Our institutions were then complete. In 1708, many of the necessary institutions – even the Akaal Takht – were functional and had been so for a good many years; the youngest institutions, nine years old then, were those of the Khalsa and the Panj Pyarey.
There was thus no reason left for a Guru in human form to personally lead the Sikhs.
But then, you might want to argue, why does Guru Granth repeatedly remind us to look for enlightened souls (sants) who can guide us? Why does it tell us to find human mentors who can show us the way? Are the Gurus asking us to find living gurus to take the place of the ten from Guru Nanak to Gobind Singh?
In my view, the Gurus were not foisting any new holy men and gurus on us, or Guru Gobind Singh would have named a human successor. But because of the plethora of self-appointed mentors and guides, this is a question that vexes us no end these days.
I will happily engage this idea at another time.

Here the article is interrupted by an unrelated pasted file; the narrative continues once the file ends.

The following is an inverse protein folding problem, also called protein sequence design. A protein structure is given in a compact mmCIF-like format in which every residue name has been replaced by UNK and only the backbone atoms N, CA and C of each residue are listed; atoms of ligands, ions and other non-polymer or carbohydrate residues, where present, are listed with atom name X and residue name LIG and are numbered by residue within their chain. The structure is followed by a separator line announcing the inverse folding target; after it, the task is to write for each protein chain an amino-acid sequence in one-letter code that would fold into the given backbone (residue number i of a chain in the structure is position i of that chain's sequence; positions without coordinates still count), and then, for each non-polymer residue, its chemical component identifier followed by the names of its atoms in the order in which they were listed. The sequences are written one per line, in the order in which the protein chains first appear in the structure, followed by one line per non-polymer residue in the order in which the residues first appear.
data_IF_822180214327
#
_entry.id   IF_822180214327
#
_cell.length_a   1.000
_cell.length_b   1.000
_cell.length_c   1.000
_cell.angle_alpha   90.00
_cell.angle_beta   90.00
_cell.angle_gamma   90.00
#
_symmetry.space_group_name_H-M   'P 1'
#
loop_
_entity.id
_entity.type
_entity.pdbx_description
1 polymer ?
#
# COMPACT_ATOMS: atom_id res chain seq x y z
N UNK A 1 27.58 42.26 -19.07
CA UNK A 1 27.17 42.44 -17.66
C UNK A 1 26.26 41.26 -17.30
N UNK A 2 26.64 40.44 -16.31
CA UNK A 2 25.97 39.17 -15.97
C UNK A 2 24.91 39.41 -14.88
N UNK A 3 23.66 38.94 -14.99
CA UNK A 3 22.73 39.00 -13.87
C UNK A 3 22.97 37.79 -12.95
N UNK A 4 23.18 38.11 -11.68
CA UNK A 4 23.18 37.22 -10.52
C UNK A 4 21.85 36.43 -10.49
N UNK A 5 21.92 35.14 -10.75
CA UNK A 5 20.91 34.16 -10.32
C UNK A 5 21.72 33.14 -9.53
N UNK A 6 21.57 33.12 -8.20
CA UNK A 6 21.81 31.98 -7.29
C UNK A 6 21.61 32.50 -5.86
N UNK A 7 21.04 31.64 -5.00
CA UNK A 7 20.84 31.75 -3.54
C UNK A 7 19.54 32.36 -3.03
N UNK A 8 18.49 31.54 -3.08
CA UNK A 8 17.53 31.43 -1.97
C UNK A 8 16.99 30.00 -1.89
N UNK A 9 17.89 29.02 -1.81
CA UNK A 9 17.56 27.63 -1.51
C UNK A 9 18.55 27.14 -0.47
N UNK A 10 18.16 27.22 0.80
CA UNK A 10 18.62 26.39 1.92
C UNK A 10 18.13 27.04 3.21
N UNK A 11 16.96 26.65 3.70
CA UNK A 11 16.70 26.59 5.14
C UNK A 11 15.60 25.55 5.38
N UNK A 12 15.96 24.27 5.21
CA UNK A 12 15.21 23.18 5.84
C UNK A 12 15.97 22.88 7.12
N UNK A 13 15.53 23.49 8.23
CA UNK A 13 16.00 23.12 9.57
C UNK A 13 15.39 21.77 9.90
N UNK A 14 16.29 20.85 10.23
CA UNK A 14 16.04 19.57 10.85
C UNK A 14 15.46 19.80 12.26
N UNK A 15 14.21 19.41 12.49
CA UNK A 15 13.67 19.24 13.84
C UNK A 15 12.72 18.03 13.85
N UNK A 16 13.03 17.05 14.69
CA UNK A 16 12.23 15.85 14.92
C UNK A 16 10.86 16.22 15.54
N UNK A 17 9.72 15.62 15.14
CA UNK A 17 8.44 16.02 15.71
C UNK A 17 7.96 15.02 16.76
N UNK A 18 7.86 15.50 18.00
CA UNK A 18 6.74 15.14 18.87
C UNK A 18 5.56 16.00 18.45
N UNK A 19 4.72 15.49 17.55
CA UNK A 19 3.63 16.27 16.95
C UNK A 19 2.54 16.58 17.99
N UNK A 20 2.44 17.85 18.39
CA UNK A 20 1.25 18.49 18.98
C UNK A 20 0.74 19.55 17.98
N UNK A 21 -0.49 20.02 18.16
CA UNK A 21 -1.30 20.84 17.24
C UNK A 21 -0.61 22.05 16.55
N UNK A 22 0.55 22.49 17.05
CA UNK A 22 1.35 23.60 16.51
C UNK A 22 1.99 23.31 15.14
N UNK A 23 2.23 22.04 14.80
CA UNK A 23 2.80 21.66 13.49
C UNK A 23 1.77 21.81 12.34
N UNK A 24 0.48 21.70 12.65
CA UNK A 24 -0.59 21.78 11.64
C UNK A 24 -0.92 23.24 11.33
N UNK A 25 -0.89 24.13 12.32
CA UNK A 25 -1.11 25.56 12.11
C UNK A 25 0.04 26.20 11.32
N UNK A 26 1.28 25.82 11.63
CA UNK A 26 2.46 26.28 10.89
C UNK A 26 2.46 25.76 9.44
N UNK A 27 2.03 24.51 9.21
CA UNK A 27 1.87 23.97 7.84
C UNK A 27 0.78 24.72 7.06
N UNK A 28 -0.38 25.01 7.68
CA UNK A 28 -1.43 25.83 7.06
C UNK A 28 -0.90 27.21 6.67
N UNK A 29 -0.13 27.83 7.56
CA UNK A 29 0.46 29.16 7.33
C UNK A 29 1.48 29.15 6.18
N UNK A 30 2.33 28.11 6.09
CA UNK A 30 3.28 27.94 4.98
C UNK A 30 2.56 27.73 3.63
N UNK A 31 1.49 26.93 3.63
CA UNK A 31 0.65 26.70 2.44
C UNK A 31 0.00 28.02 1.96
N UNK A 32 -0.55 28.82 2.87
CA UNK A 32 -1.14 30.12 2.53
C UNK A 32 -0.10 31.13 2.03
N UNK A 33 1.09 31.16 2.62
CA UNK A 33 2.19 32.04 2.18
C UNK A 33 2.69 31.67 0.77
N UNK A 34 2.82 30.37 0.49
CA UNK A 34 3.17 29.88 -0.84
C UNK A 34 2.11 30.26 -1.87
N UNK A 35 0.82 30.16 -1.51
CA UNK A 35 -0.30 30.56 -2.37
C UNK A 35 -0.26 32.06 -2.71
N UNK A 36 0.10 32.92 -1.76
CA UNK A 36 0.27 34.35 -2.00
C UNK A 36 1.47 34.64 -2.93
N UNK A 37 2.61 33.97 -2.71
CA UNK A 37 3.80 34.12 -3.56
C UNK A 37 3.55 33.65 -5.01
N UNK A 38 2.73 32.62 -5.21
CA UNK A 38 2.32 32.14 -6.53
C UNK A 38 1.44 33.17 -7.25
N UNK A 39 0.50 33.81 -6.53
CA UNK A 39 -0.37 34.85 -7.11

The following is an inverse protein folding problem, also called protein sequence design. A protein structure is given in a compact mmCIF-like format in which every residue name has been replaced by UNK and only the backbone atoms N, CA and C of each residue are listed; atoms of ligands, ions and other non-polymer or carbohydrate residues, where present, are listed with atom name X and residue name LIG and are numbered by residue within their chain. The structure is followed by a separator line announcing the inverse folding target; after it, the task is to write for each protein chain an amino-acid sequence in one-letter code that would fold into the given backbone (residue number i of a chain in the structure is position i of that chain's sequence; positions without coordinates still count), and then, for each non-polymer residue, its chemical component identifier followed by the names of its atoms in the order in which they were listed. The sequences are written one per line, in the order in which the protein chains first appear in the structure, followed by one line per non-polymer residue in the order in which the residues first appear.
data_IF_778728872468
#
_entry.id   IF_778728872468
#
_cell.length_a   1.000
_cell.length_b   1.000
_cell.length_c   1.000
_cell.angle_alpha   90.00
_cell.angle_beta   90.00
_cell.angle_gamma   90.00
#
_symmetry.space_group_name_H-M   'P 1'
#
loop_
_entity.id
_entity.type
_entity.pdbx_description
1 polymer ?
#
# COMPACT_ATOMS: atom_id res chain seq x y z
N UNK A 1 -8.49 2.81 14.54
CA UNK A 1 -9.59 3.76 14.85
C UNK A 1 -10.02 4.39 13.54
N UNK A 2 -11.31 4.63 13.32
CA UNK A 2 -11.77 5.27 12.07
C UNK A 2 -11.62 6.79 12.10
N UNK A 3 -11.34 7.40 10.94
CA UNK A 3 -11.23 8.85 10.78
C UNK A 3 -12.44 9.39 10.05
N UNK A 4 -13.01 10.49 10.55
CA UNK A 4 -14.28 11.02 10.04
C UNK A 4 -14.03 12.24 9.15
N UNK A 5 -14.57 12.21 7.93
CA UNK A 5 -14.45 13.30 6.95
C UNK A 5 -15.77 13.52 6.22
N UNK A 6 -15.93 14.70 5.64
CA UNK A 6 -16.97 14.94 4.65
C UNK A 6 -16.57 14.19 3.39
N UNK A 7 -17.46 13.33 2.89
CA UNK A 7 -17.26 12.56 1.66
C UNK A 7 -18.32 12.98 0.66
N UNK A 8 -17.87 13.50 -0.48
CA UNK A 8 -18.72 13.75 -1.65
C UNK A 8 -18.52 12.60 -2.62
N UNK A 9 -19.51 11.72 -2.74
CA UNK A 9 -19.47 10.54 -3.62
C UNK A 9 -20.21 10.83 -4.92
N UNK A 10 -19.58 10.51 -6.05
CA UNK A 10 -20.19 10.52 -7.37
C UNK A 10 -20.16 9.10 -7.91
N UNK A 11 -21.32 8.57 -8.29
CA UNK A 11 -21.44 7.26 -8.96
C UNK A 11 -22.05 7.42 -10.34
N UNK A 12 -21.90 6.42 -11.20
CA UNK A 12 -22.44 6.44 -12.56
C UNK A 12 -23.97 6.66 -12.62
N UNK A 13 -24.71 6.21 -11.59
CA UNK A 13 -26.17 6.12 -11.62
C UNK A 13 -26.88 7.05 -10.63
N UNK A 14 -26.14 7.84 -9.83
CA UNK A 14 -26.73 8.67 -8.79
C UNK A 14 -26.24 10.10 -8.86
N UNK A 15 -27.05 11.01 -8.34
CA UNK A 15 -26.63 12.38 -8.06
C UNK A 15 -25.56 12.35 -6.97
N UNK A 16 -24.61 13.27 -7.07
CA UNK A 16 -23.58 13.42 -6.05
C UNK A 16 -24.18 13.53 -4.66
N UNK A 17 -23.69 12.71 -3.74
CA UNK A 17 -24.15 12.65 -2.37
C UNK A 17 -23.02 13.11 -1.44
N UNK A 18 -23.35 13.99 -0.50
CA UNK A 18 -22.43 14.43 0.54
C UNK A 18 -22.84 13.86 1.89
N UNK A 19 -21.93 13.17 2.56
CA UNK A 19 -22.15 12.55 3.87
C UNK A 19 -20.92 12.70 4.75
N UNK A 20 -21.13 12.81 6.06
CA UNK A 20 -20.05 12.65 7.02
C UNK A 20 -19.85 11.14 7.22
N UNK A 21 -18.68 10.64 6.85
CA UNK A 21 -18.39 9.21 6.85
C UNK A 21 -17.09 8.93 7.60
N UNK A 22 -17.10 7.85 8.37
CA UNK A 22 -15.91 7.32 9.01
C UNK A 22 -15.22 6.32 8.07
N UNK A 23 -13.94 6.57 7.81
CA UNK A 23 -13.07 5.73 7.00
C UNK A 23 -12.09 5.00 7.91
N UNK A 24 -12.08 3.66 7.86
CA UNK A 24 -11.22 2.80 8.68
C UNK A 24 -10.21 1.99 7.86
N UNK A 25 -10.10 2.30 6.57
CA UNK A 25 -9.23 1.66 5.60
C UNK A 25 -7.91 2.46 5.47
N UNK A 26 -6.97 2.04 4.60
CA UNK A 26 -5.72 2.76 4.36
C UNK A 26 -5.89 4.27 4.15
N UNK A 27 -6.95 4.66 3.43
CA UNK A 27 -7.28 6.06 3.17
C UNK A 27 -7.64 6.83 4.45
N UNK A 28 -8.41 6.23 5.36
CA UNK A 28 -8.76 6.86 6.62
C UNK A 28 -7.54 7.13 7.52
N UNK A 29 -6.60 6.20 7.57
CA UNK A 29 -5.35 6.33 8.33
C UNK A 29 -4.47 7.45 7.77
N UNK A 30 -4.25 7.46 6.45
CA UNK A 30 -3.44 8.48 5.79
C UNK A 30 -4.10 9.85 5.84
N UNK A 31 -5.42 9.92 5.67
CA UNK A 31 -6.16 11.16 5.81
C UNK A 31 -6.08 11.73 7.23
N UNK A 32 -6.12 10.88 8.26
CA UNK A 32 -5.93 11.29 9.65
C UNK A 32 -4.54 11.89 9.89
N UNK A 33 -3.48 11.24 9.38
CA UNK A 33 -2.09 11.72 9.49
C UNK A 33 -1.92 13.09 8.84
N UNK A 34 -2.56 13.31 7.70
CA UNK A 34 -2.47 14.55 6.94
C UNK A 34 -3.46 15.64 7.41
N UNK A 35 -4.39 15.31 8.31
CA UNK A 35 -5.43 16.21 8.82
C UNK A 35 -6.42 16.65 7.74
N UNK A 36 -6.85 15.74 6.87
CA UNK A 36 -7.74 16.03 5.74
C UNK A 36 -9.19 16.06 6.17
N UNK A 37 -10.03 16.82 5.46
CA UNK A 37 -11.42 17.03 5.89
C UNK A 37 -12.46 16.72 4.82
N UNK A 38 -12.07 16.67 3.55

Given our present state of disarray, some might take issue with my narrative and reasoning. They might wonder if Guru Gobind Singh really thought we were ready for self-governance. A corollary is what we have done or not done with the institutions that I enumerated in the three centuries since.
I leave the causes and the cure of our current malady and malaise to you, my dear readers.
I.J. SINGH came to the United States in 1960 on a Murry & Leonie Guggenheim Foundation fellowship. He received a PhD in anatomical sciences from the University of Oregon Medical School (now Oregon Health Sciences University), and a DDS from Columbia University. He is a professor emeritus of anatomical sciences at New York University.
He serves on the Editorial Advisory Boards of the Sikh Review (Calcutta) as well as Nishaan (New Delhi), and writes a regular internet column on Sikhi
I.J. Singh is a frequent speaker and writer on the Sikh experience in the diaspora and interfaith issues, .and has authored four collections of essays on his journey as a Sikh in North America.